General Motors Co. led automakers with a 49 percent U.S. sales jump last month, aided by sweeter financing and lease deals and strong demand for newer models.
Chrysler Group LLC reported a 13 percent gain compared with February of last year, while Ford Motor Co. saw a 10 percent sales increase as automakers heralded a continued gradual economic recovery. All automakers report U.S. sales on Tuesday.
GM's big increase was due in part to rising incentives. Several major automakers followed its lead. But industry analysts said it was too early to tell whether a price war would break out.
The auto industry website TrueCar.com estimated that automakers raised incentives 5 percent from January to February to an average of $2,708 per vehicle. Chrysler, Ford, Hyundai/Kia, Nissan and Toyota all sweetened deals by more than 6 percent for the month, the site said.
GM started the increases in January by raising incentives $400 per vehicle from December, mainly with low-interest financing and lease deals in Northeastern states. It stuck with the deals in February, leading to sales of more than 207,000 cars and trucks.
Industry analysts expect overall U.S. sales to rise about 20 percent from February of last year.
Don Johnson, GM's vice president of U.S. sales, said the company wanted to get off to a fast start and catch competitors off guard by boosting deals early in the year. But he predicted GM would back off on incentives later in the year.
Automakers have tried for the past year to wean themselves of incentives, trying to sell cars and trucks based on how much they improved quality, not how much they shaved off the sticker price. Incentives on average had been falling since the industry ran into financial trouble in 2009.
Johnson said GM did targeted incentives, mainly in the Northeast, during January and February. It offered to buy drivers out of leases and to give cash to loyal GM customers for trade-ins. Lease deals from the company's newly acquired GM Financial unit started in Ohio in December and spread to 15 other states.
Yet Johnson vowed that GM would not return to its old ways of offering huge incentives just to move cars and trucks to keep factories running. As recently as March of 2009, GM's average incentive spending was $4,750 per vehicle, the highest level in a decade, the website Edmunds.com said.
Johnson said GM won't stick to large incentives because it no longer has to unload a big inventory due to over-production in its factories like it did before entering bankruptcy protection in 2009.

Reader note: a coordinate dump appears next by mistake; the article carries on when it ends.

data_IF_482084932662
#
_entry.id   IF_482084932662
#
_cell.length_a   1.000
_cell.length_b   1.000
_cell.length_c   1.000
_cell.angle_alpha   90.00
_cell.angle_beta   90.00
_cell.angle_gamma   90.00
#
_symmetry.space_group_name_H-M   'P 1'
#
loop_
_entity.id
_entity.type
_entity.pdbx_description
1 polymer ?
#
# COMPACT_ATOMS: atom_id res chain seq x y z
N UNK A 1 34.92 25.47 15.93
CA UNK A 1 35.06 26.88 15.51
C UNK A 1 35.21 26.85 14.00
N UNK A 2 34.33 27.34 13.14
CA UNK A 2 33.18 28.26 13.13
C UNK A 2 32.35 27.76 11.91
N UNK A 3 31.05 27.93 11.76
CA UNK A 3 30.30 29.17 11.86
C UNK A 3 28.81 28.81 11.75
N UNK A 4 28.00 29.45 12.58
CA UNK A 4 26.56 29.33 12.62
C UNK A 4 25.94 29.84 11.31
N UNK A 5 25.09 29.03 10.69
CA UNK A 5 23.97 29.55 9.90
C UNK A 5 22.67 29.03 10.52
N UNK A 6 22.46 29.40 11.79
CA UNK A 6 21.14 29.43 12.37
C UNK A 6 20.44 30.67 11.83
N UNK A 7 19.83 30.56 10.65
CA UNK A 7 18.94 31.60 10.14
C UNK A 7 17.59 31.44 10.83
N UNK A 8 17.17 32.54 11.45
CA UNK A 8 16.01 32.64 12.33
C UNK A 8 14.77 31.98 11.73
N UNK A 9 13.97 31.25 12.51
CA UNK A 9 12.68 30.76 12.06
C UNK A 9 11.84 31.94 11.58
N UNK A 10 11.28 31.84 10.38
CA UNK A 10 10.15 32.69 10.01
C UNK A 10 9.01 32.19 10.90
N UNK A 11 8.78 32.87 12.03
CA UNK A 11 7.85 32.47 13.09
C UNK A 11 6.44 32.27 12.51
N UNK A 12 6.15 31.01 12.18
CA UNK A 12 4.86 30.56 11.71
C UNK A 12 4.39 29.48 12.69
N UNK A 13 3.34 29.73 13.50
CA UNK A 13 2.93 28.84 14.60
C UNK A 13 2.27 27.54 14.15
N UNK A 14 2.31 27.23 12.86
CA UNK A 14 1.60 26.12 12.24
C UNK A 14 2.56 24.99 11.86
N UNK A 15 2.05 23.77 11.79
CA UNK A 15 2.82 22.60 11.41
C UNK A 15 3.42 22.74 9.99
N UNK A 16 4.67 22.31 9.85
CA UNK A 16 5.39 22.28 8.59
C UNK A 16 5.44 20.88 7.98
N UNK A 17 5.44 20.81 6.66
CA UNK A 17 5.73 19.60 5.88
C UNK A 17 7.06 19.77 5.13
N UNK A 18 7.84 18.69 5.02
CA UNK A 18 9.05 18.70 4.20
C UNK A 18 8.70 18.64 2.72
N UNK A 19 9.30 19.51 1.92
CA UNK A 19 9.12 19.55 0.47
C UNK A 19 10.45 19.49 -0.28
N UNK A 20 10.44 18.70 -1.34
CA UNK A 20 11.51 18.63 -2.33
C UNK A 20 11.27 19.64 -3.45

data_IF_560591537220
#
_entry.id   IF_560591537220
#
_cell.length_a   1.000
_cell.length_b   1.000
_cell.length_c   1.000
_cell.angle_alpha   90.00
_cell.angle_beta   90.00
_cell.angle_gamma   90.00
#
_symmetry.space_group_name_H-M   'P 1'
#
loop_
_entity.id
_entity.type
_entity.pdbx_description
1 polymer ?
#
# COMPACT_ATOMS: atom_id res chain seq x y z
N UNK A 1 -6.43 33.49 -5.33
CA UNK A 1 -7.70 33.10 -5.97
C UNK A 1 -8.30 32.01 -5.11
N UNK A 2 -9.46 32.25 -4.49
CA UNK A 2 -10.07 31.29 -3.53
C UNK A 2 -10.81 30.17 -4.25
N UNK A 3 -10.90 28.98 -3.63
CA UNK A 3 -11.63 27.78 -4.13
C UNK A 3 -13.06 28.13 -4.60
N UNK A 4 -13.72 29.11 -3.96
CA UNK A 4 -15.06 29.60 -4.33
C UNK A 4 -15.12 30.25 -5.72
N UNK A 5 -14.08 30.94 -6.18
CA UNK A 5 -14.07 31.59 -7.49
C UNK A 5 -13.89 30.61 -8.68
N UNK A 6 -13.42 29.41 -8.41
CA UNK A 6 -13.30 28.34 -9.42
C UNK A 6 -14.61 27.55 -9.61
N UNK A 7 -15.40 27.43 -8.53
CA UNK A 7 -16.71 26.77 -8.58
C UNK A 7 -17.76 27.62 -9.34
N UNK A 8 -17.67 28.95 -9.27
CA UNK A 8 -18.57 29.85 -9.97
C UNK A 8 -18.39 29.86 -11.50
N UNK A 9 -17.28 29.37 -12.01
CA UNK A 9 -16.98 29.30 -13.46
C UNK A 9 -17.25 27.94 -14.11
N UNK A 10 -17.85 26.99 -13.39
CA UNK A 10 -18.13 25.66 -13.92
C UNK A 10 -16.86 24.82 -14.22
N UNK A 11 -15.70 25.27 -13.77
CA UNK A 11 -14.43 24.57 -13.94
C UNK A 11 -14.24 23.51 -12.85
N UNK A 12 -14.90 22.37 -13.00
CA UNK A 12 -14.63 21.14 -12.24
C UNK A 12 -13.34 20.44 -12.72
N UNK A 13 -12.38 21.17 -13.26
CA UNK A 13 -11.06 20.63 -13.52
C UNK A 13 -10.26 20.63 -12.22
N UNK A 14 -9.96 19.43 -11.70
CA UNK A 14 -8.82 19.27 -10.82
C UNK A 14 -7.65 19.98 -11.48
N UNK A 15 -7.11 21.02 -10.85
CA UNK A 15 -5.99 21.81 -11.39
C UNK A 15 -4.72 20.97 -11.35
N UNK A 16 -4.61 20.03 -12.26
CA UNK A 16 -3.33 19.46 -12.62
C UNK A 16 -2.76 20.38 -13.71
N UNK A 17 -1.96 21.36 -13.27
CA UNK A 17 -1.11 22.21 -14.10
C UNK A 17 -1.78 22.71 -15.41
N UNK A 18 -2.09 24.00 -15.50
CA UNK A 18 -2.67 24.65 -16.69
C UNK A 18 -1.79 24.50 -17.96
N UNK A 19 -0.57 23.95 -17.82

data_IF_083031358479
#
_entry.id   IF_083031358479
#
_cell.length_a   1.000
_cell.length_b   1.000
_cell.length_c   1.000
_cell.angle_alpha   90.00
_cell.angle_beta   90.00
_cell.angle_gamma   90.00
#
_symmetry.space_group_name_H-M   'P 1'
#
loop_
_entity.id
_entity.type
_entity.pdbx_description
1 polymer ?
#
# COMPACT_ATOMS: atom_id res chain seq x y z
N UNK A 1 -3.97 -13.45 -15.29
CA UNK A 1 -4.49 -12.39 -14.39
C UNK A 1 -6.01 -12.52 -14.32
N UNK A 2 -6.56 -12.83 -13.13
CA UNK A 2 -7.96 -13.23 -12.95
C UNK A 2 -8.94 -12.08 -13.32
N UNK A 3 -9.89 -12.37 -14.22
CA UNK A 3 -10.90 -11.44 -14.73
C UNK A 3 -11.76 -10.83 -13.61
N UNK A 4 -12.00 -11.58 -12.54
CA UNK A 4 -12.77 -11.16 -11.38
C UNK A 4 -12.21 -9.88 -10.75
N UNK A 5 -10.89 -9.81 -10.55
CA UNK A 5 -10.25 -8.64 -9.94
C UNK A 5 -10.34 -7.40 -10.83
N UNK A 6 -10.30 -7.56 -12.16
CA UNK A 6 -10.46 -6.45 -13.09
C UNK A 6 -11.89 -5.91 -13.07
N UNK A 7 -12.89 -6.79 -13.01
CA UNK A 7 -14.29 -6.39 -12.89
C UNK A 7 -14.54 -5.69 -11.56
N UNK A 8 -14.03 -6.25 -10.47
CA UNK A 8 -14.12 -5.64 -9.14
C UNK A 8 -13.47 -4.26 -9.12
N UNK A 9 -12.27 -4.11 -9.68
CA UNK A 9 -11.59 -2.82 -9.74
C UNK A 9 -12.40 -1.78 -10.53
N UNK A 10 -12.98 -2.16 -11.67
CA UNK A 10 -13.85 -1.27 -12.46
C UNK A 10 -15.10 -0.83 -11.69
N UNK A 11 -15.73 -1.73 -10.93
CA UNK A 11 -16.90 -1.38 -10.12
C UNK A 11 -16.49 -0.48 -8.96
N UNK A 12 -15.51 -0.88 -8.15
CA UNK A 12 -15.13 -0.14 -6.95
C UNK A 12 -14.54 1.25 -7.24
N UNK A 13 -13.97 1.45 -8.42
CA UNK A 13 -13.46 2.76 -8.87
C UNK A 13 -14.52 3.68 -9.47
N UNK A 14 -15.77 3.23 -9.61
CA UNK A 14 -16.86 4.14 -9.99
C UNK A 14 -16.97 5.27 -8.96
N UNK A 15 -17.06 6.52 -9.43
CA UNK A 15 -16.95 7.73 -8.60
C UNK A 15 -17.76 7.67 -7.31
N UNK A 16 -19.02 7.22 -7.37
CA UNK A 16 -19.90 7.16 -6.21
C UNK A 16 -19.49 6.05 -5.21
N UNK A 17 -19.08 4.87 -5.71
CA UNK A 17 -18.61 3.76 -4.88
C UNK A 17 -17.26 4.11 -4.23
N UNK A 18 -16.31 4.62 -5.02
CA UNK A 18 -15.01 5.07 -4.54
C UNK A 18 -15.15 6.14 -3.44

The company has 60-day supply of vehicles, which is considered optimal for an automaker.
"We are managing our inventory very well. So we're not out there to drive sales to match production," he said.
He said GM's sales increase was driven by its products, not by a $400 increase in incentives.
"A $400 increase doesn't drive these kinds of share gains and sales gains," he said.
Johnson said GM has noticed customers looking at small cars more often since gas prices have gone up, but he said consumers have not yet changed their buying habits.
Ford, however, said it was seeing evidence of a shift to smaller cars as gas rose well above $3 per gallon nationwide on turmoil in the Middle East.
"With oil nearing $100 per barrel and gasoline prices continuing to rise, consumers' consideration for fuel economy once again is taking top billing," Ken Czubay, Ford vice president, U.S. sales, said in a statement.
Ford sales were led by the redesigned Explorer sport utility vehicle, a car-based vehicle that gets better gas mileage than its truck-based predecessor. Explorer sales more than doubled in February.
Chrysler said its sales were led by the Ram truck brand, which was up 81 percent, and the entire Jeep lineup, which saw a 23 percent increase.
GM said sales of its full-size pickup trucks, the Chevrolet Silverado and Avalanche and the GMC Sierra, rose 65 percent compared with February of last year, another sign that businesses are starting to make purchases again.
Crossover vehicles, which are like sport utilities but more efficient because they're based on car frames, also saw big increases, led by the five-passenger Chevrolet Equinox, which was up 98 percent.
GM also said its passenger car sales rose 40 percent in February, led by the new Chevrolet Cruze small car that was introduced late last year.
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